Roche’s immunotherapy combo receives FDA priority review
The US Food and Drug Administration (FDA) has granted Roche priority review for Tecentriq (atezolizumab), in combination with Avastin (bevacizumab), paclitaxel and carboplatin (chemotherapy), as a first-line treatment for metastatic non-squamous non-small cell lung cancer (NSCLC).
Roche currently has eight Phase III lung-cancer studies underway to evaluate Tecentriq, a monoclonal antibody (mAb) designed to bind with a protein called PD-L1.
The FDA’s priority review requires the regulator to take action on the application within six months, instead of the standard ten. These designations are awarded to medications that provide significant improvements in the treatment, prevention or diagnosis of a disease.
The FDA is expected to make a decision on approval by Sept. 5.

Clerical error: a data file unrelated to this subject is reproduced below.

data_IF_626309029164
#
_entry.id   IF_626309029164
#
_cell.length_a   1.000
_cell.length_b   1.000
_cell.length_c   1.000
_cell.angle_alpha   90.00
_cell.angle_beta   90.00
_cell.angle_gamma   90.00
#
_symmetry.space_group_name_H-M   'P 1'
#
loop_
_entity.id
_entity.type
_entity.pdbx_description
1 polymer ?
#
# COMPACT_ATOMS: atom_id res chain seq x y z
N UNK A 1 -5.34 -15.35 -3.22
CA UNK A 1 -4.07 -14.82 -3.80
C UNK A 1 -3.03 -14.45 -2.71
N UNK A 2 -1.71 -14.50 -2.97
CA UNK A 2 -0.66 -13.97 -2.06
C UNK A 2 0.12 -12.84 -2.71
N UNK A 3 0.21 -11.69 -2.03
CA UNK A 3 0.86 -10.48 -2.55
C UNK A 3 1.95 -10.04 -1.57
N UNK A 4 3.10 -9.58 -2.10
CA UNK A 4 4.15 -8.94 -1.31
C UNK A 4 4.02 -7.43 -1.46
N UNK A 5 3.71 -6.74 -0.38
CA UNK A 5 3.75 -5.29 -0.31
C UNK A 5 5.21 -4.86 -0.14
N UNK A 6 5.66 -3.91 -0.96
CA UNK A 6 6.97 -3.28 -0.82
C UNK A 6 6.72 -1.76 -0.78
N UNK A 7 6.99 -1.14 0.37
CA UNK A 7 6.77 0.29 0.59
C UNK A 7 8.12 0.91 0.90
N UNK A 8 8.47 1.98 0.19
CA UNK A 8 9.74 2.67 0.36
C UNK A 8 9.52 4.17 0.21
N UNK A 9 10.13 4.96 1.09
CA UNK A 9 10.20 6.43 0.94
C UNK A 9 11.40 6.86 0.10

Tecentriq has already received FDA approval to treat patients diagnosed with metastatic no-squamous non-small cell lung cancer (NSCLC) who experience disease progressions following chemotherapy. In addition to US approval, Tecentriq is also approved in the EU and more than 60 additional countries worldwide.
Genentech, the manufacturer of Tecentriq and a subsidiary of Roche, reported in March that the Tecentriq regimen also significantly improved overall survival compared with Avastin and chemotherapy alone.
Tecentriq joins Merck & Co’s Keytruda (pembrolizumab) and Bristol-Myers Squibb’s Opdivo (nivolumab) as the “checkpoint inhibitor” drugs on the market.
While Keytruda is also approved for initial lung cancer treatment in some patients, ongoing studies in lung cancer and others could make Tecentriq competitive in the market of first-line treatment of NSCLC.
Last year, sales in Roche’s pharmaceuticals division increased 5% to 41.2bn Swiss francs. Tecentriq, Ocrevus, and Alecensa, contributed 1.4bn Swiss franc in new sales – representing 65% of the division’s growth, according to the company.
In the first quarter of 2018 sales in the pharmaceuticals division were up 7%, driven mainly by Ocrevus and Perjeta.
Roche could not provide any additional comments.